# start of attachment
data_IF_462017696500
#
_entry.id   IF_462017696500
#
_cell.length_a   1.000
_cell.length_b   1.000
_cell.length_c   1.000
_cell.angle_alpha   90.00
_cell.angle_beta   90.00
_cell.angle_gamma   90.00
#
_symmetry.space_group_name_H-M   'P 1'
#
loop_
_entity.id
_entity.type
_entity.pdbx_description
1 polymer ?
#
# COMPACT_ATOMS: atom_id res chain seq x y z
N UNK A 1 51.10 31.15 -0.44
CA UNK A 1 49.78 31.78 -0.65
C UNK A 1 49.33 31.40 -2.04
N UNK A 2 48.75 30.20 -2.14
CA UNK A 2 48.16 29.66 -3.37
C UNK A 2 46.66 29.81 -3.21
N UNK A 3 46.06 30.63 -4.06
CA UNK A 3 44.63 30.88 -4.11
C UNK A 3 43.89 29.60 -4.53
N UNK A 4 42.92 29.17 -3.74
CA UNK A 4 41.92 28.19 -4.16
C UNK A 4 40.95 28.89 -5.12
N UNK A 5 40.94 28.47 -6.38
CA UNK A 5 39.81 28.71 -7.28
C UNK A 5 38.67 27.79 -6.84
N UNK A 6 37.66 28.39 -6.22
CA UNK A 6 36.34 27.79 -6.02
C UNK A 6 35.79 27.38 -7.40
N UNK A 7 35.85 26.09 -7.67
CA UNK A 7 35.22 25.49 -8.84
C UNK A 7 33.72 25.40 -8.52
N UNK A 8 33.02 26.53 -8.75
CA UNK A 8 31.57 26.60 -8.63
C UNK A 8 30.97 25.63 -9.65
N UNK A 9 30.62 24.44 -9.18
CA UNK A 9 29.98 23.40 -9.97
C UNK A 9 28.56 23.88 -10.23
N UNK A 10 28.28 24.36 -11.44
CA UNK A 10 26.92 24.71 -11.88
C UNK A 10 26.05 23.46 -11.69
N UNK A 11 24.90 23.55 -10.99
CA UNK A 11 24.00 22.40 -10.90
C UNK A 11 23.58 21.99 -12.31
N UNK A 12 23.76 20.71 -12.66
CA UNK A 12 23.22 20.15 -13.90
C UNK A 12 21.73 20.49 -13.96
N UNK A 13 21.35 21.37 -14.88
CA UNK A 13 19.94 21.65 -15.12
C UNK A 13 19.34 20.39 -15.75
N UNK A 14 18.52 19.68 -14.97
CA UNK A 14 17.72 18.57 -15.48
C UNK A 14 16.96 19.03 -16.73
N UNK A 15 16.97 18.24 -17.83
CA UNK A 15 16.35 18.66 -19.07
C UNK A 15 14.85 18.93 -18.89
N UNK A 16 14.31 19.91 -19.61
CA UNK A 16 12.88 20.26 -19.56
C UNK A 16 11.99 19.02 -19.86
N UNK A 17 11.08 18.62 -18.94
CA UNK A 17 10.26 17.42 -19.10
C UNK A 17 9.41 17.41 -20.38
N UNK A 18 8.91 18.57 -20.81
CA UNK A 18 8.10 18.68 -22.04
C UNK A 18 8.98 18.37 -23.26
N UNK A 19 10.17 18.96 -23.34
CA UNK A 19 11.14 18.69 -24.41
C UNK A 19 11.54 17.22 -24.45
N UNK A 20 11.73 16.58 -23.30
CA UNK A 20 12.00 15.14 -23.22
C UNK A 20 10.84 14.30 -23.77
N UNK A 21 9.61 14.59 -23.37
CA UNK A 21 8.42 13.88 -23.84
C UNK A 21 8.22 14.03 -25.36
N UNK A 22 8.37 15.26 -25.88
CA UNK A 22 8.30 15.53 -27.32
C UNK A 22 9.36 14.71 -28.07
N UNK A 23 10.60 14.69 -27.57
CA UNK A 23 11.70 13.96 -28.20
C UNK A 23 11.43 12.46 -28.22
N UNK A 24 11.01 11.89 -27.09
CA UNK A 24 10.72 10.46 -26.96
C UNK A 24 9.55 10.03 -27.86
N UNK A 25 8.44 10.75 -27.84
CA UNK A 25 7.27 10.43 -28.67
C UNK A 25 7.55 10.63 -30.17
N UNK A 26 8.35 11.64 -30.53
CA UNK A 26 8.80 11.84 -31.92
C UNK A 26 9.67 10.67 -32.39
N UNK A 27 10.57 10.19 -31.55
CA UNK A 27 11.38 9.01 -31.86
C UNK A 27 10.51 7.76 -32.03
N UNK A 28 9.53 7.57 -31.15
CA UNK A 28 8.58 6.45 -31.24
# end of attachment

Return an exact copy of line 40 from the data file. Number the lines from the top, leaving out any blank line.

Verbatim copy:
CA UNK A 7 35.22 25.49 -8.84